rss
Tob Control doi:10.1136/tobaccocontrol-2015-052593
  • Research paper

Impact of advertisements promoting candy-like flavoured e-cigarettes on appeal of tobacco smoking among children: an experimental study

Open Access
  1. Theresa M Marteau
  1. Behaviour and Health Research Unit, University of Cambridge, Cambridge, UK
  1. Correspondence to Professor Theresa M Marteau, Behaviour and Health Research Unit, University of Cambridge, Forvie Site, Addenbrooke's Hospital, Cambridge CB2 0SR, UK; tm388{at}cam.ac.uk
  • Received 14 July 2015
  • Revised 25 November 2015
  • Accepted 12 December 2015
  • Published Online First 17 January 2016

Abstract

Background There are concerns that the marketing of e-cigarettes may increase the appeal of tobacco smoking in children. We examined this concern by assessing the impact on appeal of tobacco smoking after exposure to advertisements for e-cigarettes with and without candy-like flavours, such as, bubble gum and milk chocolate.

Methods We assigned 598 English school children (aged 11–16 years) to 1 of 3 different conditions corresponding to the adverts to which they were exposed: adverts for flavoured e-cigarettes, adverts for non-flavoured e-cigarettes or a control condition in which no adverts were shown. The primary endpoint was appeal of tobacco smoking. Secondary endpoints were: appeal of using e-cigarettes, susceptibility to tobacco smoking, perceived harm of tobacco, appeal of e-cigarette adverts and interest in buying and trying e-cigarettes.

Results Tobacco smokers and e-cigarette users were excluded from analyses (final sample=471). Exposure to either set of adverts did not increase the appeal of tobacco smoking, the appeal of using e-cigarettes, or susceptibility to tobacco smoking. Also, it did not reduce the perceived harm of tobacco smoking, which was high. Flavoured e-cigarette adverts were, however, more appealing than adverts for non-flavoured e-cigarettes and elicited greater interest in buying and trying e-cigarettes.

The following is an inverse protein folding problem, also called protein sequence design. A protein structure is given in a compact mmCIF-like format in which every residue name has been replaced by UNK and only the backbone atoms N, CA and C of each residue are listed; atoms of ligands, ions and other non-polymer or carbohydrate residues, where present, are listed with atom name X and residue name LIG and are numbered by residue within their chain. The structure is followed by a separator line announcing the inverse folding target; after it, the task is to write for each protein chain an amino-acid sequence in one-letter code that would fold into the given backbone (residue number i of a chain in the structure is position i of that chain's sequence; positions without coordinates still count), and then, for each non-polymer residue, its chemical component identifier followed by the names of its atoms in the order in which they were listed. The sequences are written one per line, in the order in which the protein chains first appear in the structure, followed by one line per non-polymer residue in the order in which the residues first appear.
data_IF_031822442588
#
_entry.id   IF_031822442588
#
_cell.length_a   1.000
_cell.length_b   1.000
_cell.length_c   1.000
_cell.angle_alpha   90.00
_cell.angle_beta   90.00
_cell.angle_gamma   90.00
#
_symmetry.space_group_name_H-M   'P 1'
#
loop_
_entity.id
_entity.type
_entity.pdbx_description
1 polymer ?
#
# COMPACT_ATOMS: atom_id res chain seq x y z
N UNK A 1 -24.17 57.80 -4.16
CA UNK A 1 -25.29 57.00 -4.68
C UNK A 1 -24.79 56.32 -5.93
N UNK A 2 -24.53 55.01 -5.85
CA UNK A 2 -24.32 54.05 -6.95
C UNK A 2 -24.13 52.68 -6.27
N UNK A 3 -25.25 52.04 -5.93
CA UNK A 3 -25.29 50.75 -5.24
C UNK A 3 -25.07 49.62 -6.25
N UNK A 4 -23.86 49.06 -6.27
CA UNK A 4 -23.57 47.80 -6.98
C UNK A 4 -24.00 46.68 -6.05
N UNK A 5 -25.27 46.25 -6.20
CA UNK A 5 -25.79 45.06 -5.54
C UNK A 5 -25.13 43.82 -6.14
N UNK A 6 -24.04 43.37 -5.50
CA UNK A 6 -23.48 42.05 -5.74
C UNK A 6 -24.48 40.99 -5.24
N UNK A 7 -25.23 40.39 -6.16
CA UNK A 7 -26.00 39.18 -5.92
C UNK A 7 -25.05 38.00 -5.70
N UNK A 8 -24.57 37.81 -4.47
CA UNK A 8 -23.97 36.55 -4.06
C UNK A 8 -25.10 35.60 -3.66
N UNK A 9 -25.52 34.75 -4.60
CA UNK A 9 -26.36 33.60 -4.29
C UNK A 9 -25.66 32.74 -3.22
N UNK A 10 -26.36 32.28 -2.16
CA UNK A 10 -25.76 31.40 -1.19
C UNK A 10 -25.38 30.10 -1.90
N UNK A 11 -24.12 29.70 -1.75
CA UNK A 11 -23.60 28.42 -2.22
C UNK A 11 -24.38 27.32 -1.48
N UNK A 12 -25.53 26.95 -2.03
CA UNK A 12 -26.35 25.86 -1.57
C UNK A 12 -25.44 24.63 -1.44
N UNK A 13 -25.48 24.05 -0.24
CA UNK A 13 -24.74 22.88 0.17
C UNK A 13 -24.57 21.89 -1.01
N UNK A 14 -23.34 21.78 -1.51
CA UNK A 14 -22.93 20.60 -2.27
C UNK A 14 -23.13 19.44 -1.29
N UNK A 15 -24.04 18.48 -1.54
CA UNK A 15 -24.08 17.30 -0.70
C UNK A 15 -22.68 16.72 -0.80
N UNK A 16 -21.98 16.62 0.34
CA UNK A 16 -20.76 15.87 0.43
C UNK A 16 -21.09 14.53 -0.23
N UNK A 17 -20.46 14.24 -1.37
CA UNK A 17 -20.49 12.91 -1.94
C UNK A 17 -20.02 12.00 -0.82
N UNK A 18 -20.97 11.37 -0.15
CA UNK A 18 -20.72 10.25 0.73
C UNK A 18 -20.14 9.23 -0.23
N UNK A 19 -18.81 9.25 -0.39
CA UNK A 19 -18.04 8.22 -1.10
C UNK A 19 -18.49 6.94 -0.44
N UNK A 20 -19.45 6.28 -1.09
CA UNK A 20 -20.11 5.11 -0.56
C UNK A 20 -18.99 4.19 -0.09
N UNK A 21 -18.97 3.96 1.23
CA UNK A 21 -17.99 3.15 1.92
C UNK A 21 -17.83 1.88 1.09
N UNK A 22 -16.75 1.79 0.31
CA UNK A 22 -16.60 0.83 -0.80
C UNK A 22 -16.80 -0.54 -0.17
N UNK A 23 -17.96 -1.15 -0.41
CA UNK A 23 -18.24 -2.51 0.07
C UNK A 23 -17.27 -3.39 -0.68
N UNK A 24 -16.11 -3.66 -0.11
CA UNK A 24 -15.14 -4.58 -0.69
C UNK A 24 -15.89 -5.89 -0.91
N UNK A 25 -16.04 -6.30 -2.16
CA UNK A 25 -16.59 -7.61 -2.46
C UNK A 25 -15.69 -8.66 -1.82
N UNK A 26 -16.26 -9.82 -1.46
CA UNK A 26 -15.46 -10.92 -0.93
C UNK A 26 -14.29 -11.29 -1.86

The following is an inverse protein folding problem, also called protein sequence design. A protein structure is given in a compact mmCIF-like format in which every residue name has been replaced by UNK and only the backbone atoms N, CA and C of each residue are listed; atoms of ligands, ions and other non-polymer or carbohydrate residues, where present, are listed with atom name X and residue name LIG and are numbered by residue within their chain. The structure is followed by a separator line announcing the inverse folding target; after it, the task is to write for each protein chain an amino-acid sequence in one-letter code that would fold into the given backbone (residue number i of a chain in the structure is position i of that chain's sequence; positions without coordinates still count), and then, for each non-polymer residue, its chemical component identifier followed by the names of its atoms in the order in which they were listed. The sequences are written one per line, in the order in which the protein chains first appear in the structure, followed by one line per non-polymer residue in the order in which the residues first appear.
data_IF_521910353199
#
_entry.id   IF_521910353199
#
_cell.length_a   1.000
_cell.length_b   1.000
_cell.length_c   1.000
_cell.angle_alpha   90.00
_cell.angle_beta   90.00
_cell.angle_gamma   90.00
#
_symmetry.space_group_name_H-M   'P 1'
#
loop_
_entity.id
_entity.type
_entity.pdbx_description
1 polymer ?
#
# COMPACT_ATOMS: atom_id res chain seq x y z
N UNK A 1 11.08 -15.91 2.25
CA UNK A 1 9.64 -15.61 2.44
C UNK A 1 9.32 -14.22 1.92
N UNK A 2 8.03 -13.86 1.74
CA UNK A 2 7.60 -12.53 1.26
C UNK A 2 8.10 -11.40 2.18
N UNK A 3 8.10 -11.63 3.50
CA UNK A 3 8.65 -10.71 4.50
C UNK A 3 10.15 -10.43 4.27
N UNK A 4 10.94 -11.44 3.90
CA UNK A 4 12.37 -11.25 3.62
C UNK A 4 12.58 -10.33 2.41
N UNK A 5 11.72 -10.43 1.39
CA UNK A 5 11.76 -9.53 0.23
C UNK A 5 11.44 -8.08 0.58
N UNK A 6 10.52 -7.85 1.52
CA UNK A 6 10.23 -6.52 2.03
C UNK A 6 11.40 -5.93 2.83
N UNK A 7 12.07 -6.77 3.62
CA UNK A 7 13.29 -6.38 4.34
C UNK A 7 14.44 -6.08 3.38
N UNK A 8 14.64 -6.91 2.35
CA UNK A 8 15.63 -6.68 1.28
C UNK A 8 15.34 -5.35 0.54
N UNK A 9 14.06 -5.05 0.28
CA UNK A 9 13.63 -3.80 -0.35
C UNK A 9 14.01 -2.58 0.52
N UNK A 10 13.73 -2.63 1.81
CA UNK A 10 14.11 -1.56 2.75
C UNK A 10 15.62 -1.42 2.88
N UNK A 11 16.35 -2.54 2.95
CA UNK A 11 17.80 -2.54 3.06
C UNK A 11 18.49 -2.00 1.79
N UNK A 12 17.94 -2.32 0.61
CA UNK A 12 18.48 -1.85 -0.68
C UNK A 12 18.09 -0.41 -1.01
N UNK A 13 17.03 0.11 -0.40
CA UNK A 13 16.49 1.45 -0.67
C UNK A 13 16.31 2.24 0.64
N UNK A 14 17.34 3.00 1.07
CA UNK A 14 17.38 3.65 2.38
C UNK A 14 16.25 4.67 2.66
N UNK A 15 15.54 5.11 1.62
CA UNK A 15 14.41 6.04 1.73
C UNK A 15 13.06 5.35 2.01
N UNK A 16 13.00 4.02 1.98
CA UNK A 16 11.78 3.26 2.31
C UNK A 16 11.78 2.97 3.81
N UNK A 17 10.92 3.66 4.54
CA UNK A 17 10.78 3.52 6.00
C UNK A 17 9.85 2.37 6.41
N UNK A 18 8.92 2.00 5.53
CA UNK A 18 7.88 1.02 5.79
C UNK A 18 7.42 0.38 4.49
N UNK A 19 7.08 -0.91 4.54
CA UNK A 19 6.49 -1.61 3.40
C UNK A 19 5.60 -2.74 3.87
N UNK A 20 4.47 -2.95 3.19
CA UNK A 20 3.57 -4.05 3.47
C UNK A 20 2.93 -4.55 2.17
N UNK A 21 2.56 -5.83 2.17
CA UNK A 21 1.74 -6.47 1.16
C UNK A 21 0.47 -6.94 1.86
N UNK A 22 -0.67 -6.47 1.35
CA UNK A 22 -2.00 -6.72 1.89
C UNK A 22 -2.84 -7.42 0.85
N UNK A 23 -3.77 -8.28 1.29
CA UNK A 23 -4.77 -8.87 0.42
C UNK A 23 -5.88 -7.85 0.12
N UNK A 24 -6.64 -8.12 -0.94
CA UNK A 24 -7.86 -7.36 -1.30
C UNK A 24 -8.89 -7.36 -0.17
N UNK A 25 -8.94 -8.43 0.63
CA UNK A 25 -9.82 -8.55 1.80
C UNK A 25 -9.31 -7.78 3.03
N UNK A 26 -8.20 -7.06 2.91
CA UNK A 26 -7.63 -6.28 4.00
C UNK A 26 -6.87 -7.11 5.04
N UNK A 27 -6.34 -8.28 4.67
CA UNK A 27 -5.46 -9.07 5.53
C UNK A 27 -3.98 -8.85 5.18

Conclusions Exposure to adverts for e-cigarettes does not seem to increase the appeal of tobacco smoking in children. Flavoured, compared with non-flavoured, e-cigarette adverts did, however, elicit greater appeal and interest in buying and trying e-cigarettes. Further studies extending the current research are needed to elucidate the impact of flavoured and non-flavoured e-cigarette adverts.

This is an Open Access article distributed in accordance with the terms of the Creative Commons Attribution (CC BY 4.0) license, which permits others to distribute, remix, adapt and build upon this work, for commercial use, provided the original work is properly cited. See: http://creativecommons.org/licenses/by/4.0/

Responses to this article

Open Access

Free sample

This recent issue is free to all users to allow everyone the opportunity to see the full scope and typical content of Tobacco Control.
View free sample issue >>

Don't forget to sign up for content alerts so you keep up to date with all the articles as they are published.


This insightful video is produced by Cancer Research UK

Navigate This Article